I read an article in the Daily Pennsylvanian where you talked about the anxiety you experienced before games as a freshman and how you had to overcome it. Can you talk about that a little bit and how you improved mentally as a player? I was a freshman and then I immediately jumped to being a captain as a junior. Since we didn’t have a sophomore season, I had to step into that leadership role. Freshman year before games, I would be really anxious and I didn’t want to let the upperclassmen on my team down if I didn’t perform well. But now, as a captain, I’ve been looking at it from a different perspective. I know the other girls look up to me so when I come into the game or when I step on the court, I have to be more confident and I have to trust myself. I have to be very mindful about how I’m playing, and what I’m saying, and my body language because obviously the underclassmen are looking at that. I think this year I’ve been more self-aware, and I think, because of that, my play has improved because I’m more intentional about the stuff that I do on the court and also how I speak to my teammates.

Was there someone or something that helped you with that transition, or was it something you just felt that you had to do? I think it’s something that I felt like I had to do, but there are a bunch of upperclassmen on the team who really helped. Margaret Planek and Carmina Raquel are both senior captains and they have been very helpful. I’ve kind of looked up to them since I was a freshman. Margaret was a captain as a sophomore and she’s taken that leadership role on tremendously. I’ve kind of looked up to her and watched how she’s handled things, and that’s how I’ve taken my own approach to the sport and leadership.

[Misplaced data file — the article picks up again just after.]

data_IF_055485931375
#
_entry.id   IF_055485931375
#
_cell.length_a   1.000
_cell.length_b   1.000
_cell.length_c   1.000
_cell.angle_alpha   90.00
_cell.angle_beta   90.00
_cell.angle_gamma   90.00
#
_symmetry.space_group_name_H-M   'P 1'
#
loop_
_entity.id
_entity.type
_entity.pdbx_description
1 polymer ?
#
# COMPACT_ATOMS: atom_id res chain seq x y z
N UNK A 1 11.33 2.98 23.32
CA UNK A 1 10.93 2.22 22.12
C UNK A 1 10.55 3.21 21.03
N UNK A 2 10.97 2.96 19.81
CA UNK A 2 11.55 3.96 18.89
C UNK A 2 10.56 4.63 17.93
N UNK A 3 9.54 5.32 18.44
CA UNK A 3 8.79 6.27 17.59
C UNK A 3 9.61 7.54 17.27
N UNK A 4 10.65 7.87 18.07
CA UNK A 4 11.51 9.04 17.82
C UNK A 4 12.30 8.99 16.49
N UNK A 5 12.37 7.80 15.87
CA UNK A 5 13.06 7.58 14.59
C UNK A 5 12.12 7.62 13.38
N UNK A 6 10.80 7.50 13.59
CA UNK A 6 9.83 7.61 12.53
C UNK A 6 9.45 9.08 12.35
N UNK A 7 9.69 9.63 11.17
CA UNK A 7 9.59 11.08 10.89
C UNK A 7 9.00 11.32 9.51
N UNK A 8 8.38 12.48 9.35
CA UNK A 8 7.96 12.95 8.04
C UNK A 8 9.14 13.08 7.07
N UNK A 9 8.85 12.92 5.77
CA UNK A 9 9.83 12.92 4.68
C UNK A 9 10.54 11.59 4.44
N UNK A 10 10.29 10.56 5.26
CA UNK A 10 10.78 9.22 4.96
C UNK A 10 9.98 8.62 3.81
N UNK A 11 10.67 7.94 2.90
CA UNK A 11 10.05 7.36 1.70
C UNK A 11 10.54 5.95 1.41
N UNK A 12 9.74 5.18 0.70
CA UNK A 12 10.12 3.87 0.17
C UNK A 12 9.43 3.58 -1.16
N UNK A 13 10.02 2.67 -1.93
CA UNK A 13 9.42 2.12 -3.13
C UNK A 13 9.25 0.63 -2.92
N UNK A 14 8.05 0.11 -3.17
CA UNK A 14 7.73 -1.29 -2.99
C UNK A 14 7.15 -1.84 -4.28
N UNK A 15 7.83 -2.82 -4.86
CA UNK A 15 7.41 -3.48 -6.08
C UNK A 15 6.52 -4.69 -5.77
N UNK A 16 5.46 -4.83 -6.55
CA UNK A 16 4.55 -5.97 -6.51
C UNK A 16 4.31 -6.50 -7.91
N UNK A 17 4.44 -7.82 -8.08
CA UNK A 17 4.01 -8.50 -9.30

Autumn Leak, far left, with her teammates on Senior Night. (Image: Penn Athletics)

Your sister Audrey plays for Yale’s volleyball team. How is it competing against your sister? It’s really fun. She’s an opposite and I’m an outside hitter so we basically face each other at the net. For the games, we don’t make eye contact because obviously it’s gametime, but it’s really fun. After the game, we always talk about it. The first time we played Yale, she blocked me, and the last time we played them, I blocked her. It’s very competitive between us but that’s what makes it fun.

Did your parents go to the games? Yes, they come to the Yale/Penn matches. The first time, my mom wore Penn gear and my dad wore Yale gear. The second time, my dad wore Penn gear and my mom couldn’t go. They love it. They like watching us play. When we’re not playing each other, my dad will watch one game on ESPN and my mom will watch the other, and they’ll be texting each other with updates about what’s going on.

What are your plans for the offseason? Relax. [laughs] Train. When we go home, me and my sister will play at our old club. I lift. I do physical therapy. I do recovery and try to rest my muscles, but also try to get better at a few skills. This year, I sometimes played all around, I sometimes just played front row, but my goal for senior year is to be a six-rotation outside, meaning I don’t step off the court, I’m always in the game. To do that, I really need to improve my passing and serving skills, so that’s what I’m going to work on in the offseason.

Image: Eric Sucar